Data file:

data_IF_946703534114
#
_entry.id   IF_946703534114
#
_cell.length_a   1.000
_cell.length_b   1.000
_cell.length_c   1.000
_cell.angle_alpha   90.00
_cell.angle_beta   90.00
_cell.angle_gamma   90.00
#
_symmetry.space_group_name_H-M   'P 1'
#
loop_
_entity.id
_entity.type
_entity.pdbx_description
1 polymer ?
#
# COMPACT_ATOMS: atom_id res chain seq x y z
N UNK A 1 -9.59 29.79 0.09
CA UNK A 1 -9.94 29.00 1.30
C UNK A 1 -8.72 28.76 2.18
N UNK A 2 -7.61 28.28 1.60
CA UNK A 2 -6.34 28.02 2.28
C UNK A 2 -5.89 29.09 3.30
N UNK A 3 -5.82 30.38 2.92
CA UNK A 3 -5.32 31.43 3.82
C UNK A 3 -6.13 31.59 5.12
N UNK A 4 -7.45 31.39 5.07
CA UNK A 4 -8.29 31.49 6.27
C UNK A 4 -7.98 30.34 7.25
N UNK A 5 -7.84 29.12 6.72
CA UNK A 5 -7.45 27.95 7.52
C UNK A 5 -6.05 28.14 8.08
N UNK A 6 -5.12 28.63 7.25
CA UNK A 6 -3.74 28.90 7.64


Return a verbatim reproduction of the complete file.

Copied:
data_IF_946703534114
#
_entry.id   IF_946703534114
#
_cell.length_a   1.000
_cell.length_b   1.000
_cell.length_c   1.000
_cell.angle_alpha   90.00
_cell.angle_beta   90.00
_cell.angle_gamma   90.00
#
_symmetry.space_group_name_H-M   'P 1'
#
loop_
_entity.id
_entity.type
_entity.pdbx_description
1 polymer ?
#
# COMPACT_ATOMS: atom_id res chain seq x y z
N UNK A 1 -9.59 29.79 0.09
CA UNK A 1 -9.94 29.00 1.30
C UNK A 1 -8.72 28.76 2.18
N UNK A 2 -7.61 28.28 1.60
CA UNK A 2 -6.34 28.02 2.28
C UNK A 2 -5.89 29.09 3.30
N UNK A 3 -5.82 30.38 2.92
CA UNK A 3 -5.32 31.43 3.82
C UNK A 3 -6.13 31.59 5.12
N UNK A 4 -7.45 31.39 5.07
CA UNK A 4 -8.29 31.49 6.27
C UNK A 4 -7.98 30.34 7.25
N UNK A 5 -7.84 29.12 6.72
CA UNK A 5 -7.45 27.95 7.52
C UNK A 5 -6.05 28.14 8.08
N UNK A 6 -5.12 28.63 7.25
CA UNK A 6 -3.74 28.90 7.64